Rzepczyk, a 19-year-old community college student in Vancouver who says that her first-ever vote will be for Reform because “Reform means change, and that’s what we’ve been waiting for.” In particular, Reform strategists in the province have targeted eight ridings where, they say,
they hold clear leads over the other parties. One of those is former Liberal prime minister John Turner’s riding of Vancouver Quadra.
Still, there is no doubt that the Tories are the party most deeply wounded by Reform’s rise. In Ontario, where Manning campaigned last week, the Tories took 46 of 99 seats in 1988. But 26 of those seats were won by fewer than 5,000 votes—and 15 by fewer than 2,500. With the collapse of NDP support in Ontario, the Tories’ worst nightmare is reflected in the political drift towards Reform by previously staunch Tories, such as Michael and Edna Johnson. The couple, who are in their late 40s, operate a bookstore selling Christian literature in the central Ontario city of Peterborough. Prim, polite and socially conservative, the Johnsons were— until recently—lifelong Tories. Edna Johnson’s allegiance dates back to the first
time she heard John Diefenbaker speak in 1957. But in this election, the two are giving their time and money to Reform. They are doing so, Edna Johnson says, because they think Manning would run the federal government “like a household or small business.” Although Reform appears poised to make a political breakthrough in Ontario, the
‘My opponents are engaging in their usual hyperbole’
party’s rise and the NDP’s collapse will mainly help the Liberals. But in Alberta, where the Tories now hold 22 of 26 seats, Reform is taking dead aim at all main parties. An informal Maclean’s canvass of the middleclass riding of Calgary North last week showed that Reform is winning over many lifelong Tories, largely because of Manning’s image as a populist with a penny-pinching edge. Said retired engineer Ed Brushett,
who previously supported the Tories: “My sense is that Preston is telling it closer to the way things really are.”
Far from trying to duck the issue of cuts to government programs, Manning seems to revel in it. His typical small-town campaign speech runs about 45 minutes, filled with a never-ending array of charts and cornball
jokes delivered in his trademark flat nasal speaking style. But with that style comes substance: Reform’s greatest success stems from Manning’s willingness to discuss measures and issues that other leaders are loath to address. Among the major par-
ties, Reform has arguably tabled the most detailed proposal to cut the federal budget, with steps that would include the elimination of grants to businesses and interest groups, and the dismantling of federal multicultural programs.
Reform’s rise in the polls appears even more impressive considering that it has done so while concentrating on deficit reduction— the same issue that has proved so trouble-
some for Campbell. The difference between the two is that Manning has been far more precise in outlining what government programs he would cut. Campbell, on the other hand, has been dogged by the perception that the Tories, during nine years in power, largely failed to address the problem. One Reform television ad tells viewers to “Pull out your credit cards”— and then lists government expenditures such as grants to businesses, the parliamentary pension plan and the mountain of interest on the national debt.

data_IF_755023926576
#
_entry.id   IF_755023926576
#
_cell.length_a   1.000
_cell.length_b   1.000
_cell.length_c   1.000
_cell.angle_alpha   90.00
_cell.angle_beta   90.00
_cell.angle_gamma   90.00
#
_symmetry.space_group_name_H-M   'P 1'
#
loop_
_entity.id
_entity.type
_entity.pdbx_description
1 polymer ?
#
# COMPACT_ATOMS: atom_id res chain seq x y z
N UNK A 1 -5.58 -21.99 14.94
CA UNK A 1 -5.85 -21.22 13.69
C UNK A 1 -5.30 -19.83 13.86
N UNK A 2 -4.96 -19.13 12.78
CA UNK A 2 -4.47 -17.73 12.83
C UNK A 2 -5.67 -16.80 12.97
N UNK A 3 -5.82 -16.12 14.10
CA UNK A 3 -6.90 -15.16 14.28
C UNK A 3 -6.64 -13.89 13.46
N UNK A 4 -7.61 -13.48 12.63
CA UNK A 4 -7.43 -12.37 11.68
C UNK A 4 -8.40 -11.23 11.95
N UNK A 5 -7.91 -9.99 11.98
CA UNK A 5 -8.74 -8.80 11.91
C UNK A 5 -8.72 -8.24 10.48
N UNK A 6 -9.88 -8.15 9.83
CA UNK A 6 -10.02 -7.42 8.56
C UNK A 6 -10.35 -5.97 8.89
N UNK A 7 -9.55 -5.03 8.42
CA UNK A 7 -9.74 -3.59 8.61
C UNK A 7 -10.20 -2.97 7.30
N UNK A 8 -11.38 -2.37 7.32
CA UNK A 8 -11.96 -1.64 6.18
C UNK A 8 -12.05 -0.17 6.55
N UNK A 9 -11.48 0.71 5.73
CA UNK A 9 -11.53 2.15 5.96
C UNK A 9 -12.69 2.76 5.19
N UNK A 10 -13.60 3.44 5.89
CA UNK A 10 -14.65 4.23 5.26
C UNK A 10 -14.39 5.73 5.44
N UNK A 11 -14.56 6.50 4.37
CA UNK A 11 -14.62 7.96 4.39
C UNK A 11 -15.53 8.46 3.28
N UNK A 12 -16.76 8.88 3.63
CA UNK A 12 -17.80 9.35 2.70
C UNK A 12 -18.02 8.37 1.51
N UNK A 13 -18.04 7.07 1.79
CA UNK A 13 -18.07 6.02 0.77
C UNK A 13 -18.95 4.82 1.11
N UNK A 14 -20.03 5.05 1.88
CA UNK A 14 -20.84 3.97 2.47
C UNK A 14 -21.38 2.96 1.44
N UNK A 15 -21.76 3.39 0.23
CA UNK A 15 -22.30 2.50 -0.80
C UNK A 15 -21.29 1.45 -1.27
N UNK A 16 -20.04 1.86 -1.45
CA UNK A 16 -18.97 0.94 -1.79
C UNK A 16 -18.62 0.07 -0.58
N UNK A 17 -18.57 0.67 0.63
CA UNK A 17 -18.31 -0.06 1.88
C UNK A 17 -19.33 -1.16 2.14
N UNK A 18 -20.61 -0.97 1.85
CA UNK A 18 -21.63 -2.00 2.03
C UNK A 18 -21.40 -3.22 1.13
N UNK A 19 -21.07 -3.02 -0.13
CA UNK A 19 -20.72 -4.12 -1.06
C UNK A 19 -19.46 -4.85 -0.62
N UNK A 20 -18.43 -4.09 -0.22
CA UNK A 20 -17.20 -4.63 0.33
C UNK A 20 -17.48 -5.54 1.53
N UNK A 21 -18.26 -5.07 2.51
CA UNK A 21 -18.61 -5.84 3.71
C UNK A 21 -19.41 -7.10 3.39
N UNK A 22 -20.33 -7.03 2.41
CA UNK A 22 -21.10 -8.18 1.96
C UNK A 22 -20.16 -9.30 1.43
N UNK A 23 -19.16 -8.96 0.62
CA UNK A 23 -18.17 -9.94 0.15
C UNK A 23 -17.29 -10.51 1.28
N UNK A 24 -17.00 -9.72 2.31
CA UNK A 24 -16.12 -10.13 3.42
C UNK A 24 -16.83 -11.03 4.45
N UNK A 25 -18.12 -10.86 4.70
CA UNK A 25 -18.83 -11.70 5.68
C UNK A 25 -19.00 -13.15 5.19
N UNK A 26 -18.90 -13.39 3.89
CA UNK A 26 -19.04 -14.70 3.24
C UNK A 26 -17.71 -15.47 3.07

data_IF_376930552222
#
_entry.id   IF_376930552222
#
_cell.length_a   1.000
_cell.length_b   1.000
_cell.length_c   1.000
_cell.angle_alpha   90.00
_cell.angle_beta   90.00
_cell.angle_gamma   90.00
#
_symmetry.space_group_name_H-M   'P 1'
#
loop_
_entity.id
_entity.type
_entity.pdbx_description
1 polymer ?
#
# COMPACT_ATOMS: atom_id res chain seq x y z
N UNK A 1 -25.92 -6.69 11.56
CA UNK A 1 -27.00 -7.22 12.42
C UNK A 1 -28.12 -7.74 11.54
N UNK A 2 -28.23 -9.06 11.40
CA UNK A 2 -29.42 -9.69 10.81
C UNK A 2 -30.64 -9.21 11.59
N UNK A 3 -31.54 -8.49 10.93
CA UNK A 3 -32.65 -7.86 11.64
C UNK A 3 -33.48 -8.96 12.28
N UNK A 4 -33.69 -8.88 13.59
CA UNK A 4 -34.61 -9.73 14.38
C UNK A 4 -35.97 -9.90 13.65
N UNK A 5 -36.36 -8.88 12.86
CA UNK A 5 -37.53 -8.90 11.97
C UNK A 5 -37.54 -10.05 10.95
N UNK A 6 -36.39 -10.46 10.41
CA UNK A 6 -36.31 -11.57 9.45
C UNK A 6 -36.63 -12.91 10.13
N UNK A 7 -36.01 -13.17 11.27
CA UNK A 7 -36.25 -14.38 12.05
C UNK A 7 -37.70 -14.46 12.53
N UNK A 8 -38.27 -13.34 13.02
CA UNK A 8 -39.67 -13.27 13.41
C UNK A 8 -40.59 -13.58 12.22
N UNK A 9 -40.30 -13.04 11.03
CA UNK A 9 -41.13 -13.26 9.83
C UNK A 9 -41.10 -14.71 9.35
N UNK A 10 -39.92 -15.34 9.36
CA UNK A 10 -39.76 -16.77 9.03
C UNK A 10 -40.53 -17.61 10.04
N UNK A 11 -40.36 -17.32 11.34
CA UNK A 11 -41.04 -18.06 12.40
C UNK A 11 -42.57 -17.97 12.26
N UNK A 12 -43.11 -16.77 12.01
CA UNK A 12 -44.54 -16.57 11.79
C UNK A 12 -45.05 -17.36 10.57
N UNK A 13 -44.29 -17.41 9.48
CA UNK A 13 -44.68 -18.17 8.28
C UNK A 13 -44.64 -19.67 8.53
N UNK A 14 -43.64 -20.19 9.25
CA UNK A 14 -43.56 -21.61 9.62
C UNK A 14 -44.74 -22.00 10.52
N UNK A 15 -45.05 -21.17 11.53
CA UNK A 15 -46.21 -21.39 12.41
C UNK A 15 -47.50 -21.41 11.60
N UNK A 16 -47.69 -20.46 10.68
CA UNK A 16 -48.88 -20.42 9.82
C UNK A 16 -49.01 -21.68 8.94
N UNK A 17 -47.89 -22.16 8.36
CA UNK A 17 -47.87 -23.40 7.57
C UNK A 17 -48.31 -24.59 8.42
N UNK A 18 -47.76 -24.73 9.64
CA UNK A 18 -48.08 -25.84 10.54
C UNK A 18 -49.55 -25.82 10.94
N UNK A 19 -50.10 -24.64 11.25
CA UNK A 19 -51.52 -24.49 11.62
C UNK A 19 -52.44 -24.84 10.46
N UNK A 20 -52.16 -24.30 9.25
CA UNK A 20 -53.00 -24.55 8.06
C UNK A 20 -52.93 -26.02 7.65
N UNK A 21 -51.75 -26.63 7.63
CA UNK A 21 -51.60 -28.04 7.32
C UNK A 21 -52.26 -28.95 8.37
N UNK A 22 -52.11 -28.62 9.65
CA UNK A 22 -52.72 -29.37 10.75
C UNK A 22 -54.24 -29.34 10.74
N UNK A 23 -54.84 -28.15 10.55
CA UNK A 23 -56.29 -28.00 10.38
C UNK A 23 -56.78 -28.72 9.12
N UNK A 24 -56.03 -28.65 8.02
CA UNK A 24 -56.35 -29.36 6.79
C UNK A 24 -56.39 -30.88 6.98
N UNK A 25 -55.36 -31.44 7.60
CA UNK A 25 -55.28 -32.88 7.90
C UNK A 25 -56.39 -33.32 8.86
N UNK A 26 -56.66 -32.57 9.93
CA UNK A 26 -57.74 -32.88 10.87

Manning’s pitch resembles the approach used by another party—the Bloc Québécois—in the one province where Reform is not fielding candidates. Both parties are headed by unconventionally charismatic leaders who denounce traditional politicians while offering a clever mix of populist protest and judicious silence on certain key issues. Bloc Leader Lucien Bouchard, for his part, soft-pedals sovereignty. Manning, whose party was created largely to push for constitutional reform and the creation of a Triple-E—equal, elected and effective— Senate, has, until recently, seldom mentioned either issue in the campaign. Both men focus publicly on economic issues, such as government waste and the need to reduce the deficit. And both men exercise extraordinary discipline over the parties they created.
Perhaps more to the point, Reform and the Bloc appear tied in a mutually profitable relationship. Many of the Bloc’s most prominent supporters argue that it is necessary to support the pro-sovereigntist party in order to send a message to the rest of Canada that Quebecers are serious about seeking increased autonomy. In turn, Reform supporters say that it is necessary to tell Quebecers what the rest of the country is— and is not—prepared to negotiate with them. Manning, in a recent interview with Maclean’s, said that Reform is the only party that will tell Quebecers that “their choice is either separation or a new Canada, not the soft mushy ground of sovereignty-association in between. There is absolutely no support for that outside Quebec.” He repeated that assertion in a speech late last week in Toronto that was devoted almost entirely to explaining how his self-described “new federalism” would affect Quebec. The answer, he said, would be to tell sovereigntists that any federal government negotiating Quebec independence “would have only one objective—to maximize the benefits and minimize the costs for the rest of Canada.”
As blunt as that statement sounds, it is a relatively easy one for Manning to deliver. After all, his party is not even trying to win seats in Quebec. Like Bouchard, his aim is to convince voters that their interests lie in electing opposition MPs rather than representatives of a party with a realistic chance of forming a government. In previous general elections, that message might have been difficult to sell. But at a time when many voters express righteous indignation towards the mainstream parties, it is an increasingly attractive alternative.
ANTHONY WILSON-SMITH with LUKE FISHER in Ottawa, BRIAN BERGMAN in Toronto, CHRIS WOOD in Vancouver and JOHN HOWSE in Calgary